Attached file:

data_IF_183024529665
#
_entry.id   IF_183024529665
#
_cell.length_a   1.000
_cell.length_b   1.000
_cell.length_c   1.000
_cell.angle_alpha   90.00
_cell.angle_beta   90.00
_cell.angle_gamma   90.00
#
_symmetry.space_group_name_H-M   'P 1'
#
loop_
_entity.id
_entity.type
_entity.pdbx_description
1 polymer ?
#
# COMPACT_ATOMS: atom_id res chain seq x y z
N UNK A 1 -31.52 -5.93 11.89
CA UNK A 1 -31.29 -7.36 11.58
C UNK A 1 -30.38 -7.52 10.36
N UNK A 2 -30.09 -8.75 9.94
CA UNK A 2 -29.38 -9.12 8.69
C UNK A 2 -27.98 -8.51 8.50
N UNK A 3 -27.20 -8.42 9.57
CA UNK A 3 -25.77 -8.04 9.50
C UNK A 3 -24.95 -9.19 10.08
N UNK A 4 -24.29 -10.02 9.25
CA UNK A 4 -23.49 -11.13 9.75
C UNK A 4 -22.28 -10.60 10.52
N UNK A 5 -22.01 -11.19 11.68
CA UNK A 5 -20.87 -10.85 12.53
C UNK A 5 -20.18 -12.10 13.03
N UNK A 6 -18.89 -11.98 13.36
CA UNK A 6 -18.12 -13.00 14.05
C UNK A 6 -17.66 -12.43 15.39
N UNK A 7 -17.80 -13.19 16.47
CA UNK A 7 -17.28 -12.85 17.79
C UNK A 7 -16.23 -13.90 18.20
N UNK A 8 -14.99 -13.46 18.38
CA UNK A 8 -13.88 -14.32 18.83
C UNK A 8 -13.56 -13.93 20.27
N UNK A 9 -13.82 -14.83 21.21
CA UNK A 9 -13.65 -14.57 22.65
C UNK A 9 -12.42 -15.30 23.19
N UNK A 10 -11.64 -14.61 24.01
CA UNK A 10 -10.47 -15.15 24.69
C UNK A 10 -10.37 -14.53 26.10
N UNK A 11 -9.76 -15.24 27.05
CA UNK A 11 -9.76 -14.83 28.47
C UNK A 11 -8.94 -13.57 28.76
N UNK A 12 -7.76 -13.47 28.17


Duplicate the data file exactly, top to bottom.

data_IF_183024529665
#
_entry.id   IF_183024529665
#
_cell.length_a   1.000
_cell.length_b   1.000
_cell.length_c   1.000
_cell.angle_alpha   90.00
_cell.angle_beta   90.00
_cell.angle_gamma   90.00
#
_symmetry.space_group_name_H-M   'P 1'
#
loop_
_entity.id
_entity.type
_entity.pdbx_description
1 polymer ?
#
# COMPACT_ATOMS: atom_id res chain seq x y z
N UNK A 1 -31.52 -5.93 11.89
CA UNK A 1 -31.29 -7.36 11.58
C UNK A 1 -30.38 -7.52 10.36
N UNK A 2 -30.09 -8.75 9.94
CA UNK A 2 -29.38 -9.12 8.69
C UNK A 2 -27.98 -8.51 8.50
N UNK A 3 -27.20 -8.42 9.57
CA UNK A 3 -25.77 -8.04 9.50
C UNK A 3 -24.95 -9.19 10.08
N UNK A 4 -24.29 -10.02 9.25
CA UNK A 4 -23.49 -11.13 9.75
C UNK A 4 -22.28 -10.60 10.52
N UNK A 5 -22.01 -11.19 11.68
CA UNK A 5 -20.87 -10.85 12.53
C UNK A 5 -20.18 -12.10 13.03
N UNK A 6 -18.89 -11.98 13.36
CA UNK A 6 -18.12 -13.00 14.05
C UNK A 6 -17.66 -12.43 15.39
N UNK A 7 -17.80 -13.19 16.47
CA UNK A 7 -17.28 -12.85 17.79
C UNK A 7 -16.23 -13.90 18.20
N UNK A 8 -14.99 -13.46 18.38
CA UNK A 8 -13.88 -14.32 18.83
C UNK A 8 -13.56 -13.93 20.27
N UNK A 9 -13.82 -14.83 21.21
CA UNK A 9 -13.65 -14.57 22.65
C UNK A 9 -12.42 -15.30 23.19
N UNK A 10 -11.64 -14.61 24.01
CA UNK A 10 -10.47 -15.15 24.69
C UNK A 10 -10.37 -14.53 26.10
N UNK A 11 -9.76 -15.24 27.05
CA UNK A 11 -9.76 -14.83 28.47
C UNK A 11 -8.94 -13.57 28.76
N UNK A 12 -7.76 -13.47 28.17